Junction priority also provokes some worrying suggestions, particularly this statement that cycle tracks  

must be broken and converted into [cycle] lanes at priority junctions in order to reintegrate cyclists briefly with general traffic, enhancing their visibility.

This 'must' is directly contradicted by the recommendation in paragraph 3.5.11 quoted earlier (which comes just a page later in the LCDS!) which suggests cycle tracks can be continued through junctions. Indeed, maintaining a cycle track through a junction, at a raised level, with continuity, is both safer and more attractive than attempting 'reintegration', which is not employed by the Dutch, or by the successful Old Shoreham Road scheme in Brighton, which maintains cycle track continuity. Indeed, the LCDS chapter even curiously recommends bending in a cycle track, to the carriageway, in addition to the standard Dutch practice of bending the cycle track away from the carriageway at a junction, where space is available.

There is also a suggestion that - to achieve this 'reintegration', the physical protection must be broken some distance before the junction - 20m or more before the junction on roads with a 30mph limit - a recommendation which removes the ability to constrain turning vehicle speeds with tight geometry at the corner, and encourages left hooks (to say nothing of the attractiveness of 'reintregrating' with 30mph traffic). This is a design flaw with the current Superhighway 2 Extension. Physical protection should extend right up to the junction, to keep vehicle speeds low.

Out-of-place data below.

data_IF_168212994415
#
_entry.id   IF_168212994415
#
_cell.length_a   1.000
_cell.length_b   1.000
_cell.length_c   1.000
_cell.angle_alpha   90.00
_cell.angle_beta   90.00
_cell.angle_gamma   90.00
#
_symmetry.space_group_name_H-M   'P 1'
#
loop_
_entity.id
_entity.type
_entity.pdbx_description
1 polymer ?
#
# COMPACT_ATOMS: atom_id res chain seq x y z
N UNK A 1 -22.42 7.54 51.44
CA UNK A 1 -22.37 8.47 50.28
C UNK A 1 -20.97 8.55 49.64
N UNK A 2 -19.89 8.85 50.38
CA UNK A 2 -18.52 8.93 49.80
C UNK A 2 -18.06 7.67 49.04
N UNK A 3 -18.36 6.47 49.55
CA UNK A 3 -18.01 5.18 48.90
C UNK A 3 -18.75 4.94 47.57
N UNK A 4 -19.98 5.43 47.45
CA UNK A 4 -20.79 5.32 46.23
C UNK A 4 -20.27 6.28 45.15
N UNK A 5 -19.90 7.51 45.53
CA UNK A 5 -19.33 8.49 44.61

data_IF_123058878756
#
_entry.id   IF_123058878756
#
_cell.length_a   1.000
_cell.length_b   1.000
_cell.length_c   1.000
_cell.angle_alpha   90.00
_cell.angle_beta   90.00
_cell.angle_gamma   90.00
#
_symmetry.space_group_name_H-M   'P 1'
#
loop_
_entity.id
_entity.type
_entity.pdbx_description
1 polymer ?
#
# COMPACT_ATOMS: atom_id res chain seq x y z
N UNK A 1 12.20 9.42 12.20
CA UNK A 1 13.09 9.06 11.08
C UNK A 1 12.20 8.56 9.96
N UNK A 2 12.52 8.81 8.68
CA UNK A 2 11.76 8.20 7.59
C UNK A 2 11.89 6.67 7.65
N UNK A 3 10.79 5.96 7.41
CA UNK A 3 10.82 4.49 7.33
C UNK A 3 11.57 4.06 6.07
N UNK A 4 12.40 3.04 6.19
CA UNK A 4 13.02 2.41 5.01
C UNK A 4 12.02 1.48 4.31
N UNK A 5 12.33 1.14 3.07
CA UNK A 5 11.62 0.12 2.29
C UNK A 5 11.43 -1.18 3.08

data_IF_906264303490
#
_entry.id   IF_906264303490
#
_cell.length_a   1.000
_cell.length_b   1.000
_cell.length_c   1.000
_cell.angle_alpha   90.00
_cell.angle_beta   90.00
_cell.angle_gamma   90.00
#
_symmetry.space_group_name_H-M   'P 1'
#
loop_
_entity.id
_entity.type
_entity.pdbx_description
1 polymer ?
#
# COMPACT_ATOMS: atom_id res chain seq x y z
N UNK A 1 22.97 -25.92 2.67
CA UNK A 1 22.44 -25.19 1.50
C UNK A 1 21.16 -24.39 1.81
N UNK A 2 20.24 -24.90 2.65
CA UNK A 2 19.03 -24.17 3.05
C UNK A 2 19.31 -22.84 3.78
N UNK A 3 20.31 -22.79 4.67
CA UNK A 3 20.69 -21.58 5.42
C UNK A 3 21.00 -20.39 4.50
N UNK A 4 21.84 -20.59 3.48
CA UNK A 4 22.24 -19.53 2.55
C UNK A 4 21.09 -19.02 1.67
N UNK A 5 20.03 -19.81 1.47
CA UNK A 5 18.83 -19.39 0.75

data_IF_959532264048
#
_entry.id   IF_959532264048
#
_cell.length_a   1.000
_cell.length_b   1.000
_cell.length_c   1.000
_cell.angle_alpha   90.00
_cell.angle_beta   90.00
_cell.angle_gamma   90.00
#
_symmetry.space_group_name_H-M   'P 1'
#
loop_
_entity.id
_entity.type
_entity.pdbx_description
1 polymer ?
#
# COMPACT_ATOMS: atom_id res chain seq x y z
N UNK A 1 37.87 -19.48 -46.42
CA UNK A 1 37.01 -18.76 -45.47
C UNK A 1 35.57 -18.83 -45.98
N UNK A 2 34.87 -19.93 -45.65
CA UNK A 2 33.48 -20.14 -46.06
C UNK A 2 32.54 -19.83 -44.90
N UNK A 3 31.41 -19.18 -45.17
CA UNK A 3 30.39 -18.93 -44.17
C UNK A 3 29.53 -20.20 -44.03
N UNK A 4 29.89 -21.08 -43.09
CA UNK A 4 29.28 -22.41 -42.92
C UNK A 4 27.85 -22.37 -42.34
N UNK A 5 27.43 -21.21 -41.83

Changing from 'lanes' to 'tracks' and back again means the height of a cycleway is constantly changing; not pleasant for cycling. A cycleway should be continuous, smooth and safe, and the physical design of the street should reduce or eliminate the danger of turning conflicts. It seems here that, instead, the quality, comfort and safety of the cycle provision is being sacrificed in an attempt to achieve the same objective. 

There is also something of a reliance on designing for the 'primary position'. If people have to adopt this position to keep themselves safe, then something is going wrong with the design of the street. For instance, on page 64, it is recommended that a primary position should be designed for, to deal with 'high left-turning flows'. Well, that should be dealt with properly, either through separating movements, or by reducing those high vehicle flows - the primary position shouldn't be endorsed as a compensating strategy. Likewise lane widths of below 3.2m - which necessitate the primary position - should not generally be recommended, except in low traffic areas. But this isn't clear from this chapter, which simply says avoid lane widths of 3.2-3.9m. 

My impression is that this Chapter of LCDS could be condensed, with poor, weak or subjective recommendations stripped out, leaving the good recommendations! That would be a considerable improvement, along with the retention of a matrix-based approach that I am not sure it is very wise to discard.


We'll have comments on Chapter 4 on Monday, as well as the discussion session in the evening.